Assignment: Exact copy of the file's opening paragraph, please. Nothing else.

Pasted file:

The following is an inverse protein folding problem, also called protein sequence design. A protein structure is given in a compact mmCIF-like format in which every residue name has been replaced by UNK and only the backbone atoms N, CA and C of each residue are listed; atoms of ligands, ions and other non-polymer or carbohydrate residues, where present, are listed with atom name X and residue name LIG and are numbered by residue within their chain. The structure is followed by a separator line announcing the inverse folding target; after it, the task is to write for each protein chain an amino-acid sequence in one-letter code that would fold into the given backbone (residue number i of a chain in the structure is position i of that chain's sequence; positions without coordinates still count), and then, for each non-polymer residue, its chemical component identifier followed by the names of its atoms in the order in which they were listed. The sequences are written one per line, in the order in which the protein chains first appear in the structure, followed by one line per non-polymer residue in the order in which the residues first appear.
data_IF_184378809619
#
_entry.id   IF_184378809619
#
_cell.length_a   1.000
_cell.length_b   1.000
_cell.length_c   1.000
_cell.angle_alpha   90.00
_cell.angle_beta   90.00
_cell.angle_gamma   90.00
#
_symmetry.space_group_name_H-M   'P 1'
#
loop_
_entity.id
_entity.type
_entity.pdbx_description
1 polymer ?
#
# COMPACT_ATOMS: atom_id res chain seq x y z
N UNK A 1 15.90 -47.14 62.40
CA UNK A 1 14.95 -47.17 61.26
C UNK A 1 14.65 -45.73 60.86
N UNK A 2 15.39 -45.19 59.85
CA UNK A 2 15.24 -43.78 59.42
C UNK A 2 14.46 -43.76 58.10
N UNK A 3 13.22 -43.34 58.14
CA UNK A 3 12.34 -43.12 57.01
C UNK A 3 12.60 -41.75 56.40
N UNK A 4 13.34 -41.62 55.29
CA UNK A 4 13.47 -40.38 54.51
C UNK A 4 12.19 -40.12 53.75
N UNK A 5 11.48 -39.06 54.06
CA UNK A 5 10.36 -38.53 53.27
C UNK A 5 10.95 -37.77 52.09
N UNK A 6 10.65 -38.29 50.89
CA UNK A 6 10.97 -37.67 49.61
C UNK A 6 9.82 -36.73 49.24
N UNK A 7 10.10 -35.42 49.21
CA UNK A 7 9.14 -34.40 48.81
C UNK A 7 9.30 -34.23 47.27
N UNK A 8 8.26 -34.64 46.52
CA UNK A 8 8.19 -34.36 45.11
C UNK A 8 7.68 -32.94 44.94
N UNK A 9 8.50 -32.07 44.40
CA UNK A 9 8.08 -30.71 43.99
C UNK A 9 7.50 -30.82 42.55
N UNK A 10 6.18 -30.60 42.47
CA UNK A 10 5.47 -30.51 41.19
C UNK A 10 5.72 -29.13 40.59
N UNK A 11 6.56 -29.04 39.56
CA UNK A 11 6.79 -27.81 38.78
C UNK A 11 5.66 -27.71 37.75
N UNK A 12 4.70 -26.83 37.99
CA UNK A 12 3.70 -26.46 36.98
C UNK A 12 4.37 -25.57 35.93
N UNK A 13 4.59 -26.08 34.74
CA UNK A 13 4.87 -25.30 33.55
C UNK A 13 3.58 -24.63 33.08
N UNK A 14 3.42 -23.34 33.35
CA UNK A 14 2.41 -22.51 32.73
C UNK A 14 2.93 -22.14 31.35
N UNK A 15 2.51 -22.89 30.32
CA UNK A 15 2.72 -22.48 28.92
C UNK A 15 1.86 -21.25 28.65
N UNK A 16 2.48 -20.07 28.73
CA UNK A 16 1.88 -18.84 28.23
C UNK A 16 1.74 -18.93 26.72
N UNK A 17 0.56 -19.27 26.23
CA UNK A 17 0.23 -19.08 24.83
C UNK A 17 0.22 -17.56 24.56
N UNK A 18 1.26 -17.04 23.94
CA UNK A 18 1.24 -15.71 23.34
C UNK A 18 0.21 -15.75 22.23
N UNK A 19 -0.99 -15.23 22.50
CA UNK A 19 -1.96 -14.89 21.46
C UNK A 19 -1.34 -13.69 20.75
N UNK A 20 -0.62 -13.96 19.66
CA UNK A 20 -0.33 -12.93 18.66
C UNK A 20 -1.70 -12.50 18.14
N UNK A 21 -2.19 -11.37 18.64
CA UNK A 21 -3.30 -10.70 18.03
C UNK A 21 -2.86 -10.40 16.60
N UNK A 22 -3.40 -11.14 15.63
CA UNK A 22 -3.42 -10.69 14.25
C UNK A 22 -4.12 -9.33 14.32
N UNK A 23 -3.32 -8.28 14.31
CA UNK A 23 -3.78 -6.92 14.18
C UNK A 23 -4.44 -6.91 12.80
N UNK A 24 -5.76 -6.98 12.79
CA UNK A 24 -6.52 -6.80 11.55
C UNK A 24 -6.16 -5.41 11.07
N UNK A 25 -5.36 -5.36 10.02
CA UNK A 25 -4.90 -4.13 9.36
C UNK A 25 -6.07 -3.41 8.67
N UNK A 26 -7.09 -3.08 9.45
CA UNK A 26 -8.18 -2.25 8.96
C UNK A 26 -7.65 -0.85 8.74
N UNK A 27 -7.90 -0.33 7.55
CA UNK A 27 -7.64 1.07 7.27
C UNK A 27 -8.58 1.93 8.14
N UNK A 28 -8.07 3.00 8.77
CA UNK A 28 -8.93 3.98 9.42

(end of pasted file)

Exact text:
The following is an inverse protein folding problem, also called protein sequence design. A protein structure is given in a compact mmCIF-like format in which every residue name has been replaced by UNK and only the backbone atoms N, CA and C of each residue are listed; atoms of ligands, ions and other non-polymer or carbohydrate residues, where present, are listed with atom name X and residue name LIG and are numbered by residue within their chain. The structure is followed by a separator line announcing the inverse folding target; after it, the task is to write for each protein chain an amino-acid sequence in one-letter code that would fold into the given backbone (residue number i of a chain in the structure is position i of that chain's sequence; positions without coordinates still count), and then, for each non-polymer residue, its chemical component identifier followed by the names of its atoms in the order in which they were listed. The sequences are written one per line, in the order in which the protein chains first appear in the structure, followed by one line per non-polymer residue in the order in which the residues first appear.